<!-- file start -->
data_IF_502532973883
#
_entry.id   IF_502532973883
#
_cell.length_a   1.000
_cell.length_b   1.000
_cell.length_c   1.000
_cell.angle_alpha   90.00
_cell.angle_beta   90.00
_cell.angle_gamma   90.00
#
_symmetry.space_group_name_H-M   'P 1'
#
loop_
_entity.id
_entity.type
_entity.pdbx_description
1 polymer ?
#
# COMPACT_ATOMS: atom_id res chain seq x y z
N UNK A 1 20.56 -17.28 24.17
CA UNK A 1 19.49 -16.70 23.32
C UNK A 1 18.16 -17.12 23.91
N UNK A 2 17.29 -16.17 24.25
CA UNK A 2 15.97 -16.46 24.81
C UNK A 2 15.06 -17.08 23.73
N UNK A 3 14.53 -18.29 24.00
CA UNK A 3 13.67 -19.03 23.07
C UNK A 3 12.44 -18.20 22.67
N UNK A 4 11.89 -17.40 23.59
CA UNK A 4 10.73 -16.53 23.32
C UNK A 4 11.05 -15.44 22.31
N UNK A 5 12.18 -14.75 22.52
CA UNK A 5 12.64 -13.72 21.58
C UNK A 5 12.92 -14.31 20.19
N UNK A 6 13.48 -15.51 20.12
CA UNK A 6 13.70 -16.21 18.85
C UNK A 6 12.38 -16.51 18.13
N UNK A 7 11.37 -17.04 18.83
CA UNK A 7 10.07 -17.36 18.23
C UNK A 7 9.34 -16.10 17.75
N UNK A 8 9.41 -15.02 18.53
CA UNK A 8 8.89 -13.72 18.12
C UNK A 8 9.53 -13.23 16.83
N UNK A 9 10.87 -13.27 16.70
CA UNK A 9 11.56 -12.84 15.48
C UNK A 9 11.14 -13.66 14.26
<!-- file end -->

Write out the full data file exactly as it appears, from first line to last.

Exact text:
data_IF_502532973883
#
_entry.id   IF_502532973883
#
_cell.length_a   1.000
_cell.length_b   1.000
_cell.length_c   1.000
_cell.angle_alpha   90.00
_cell.angle_beta   90.00
_cell.angle_gamma   90.00
#
_symmetry.space_group_name_H-M   'P 1'
#
loop_
_entity.id
_entity.type
_entity.pdbx_description
1 polymer ?
#
# COMPACT_ATOMS: atom_id res chain seq x y z
N UNK A 1 20.56 -17.28 24.17
CA UNK A 1 19.49 -16.70 23.32
C UNK A 1 18.16 -17.12 23.91
N UNK A 2 17.29 -16.17 24.25
CA UNK A 2 15.97 -16.46 24.81
C UNK A 2 15.06 -17.08 23.73
N UNK A 3 14.53 -18.29 24.00
CA UNK A 3 13.67 -19.03 23.07
C UNK A 3 12.44 -18.20 22.67
N UNK A 4 11.89 -17.40 23.59
CA UNK A 4 10.73 -16.53 23.32
C UNK A 4 11.05 -15.44 22.31
N UNK A 5 12.18 -14.75 22.52
CA UNK A 5 12.64 -13.72 21.58
C UNK A 5 12.92 -14.31 20.19
N UNK A 6 13.48 -15.51 20.12
CA UNK A 6 13.70 -16.21 18.85
C UNK A 6 12.38 -16.51 18.13
N UNK A 7 11.37 -17.04 18.83
CA UNK A 7 10.07 -17.36 18.23
C UNK A 7 9.34 -16.10 17.75
N UNK A 8 9.41 -15.02 18.53
CA UNK A 8 8.89 -13.72 18.12
C UNK A 8 9.53 -13.23 16.83
N UNK A 9 10.87 -13.27 16.70
CA UNK A 9 11.56 -12.84 15.48
C UNK A 9 11.14 -13.66 14.26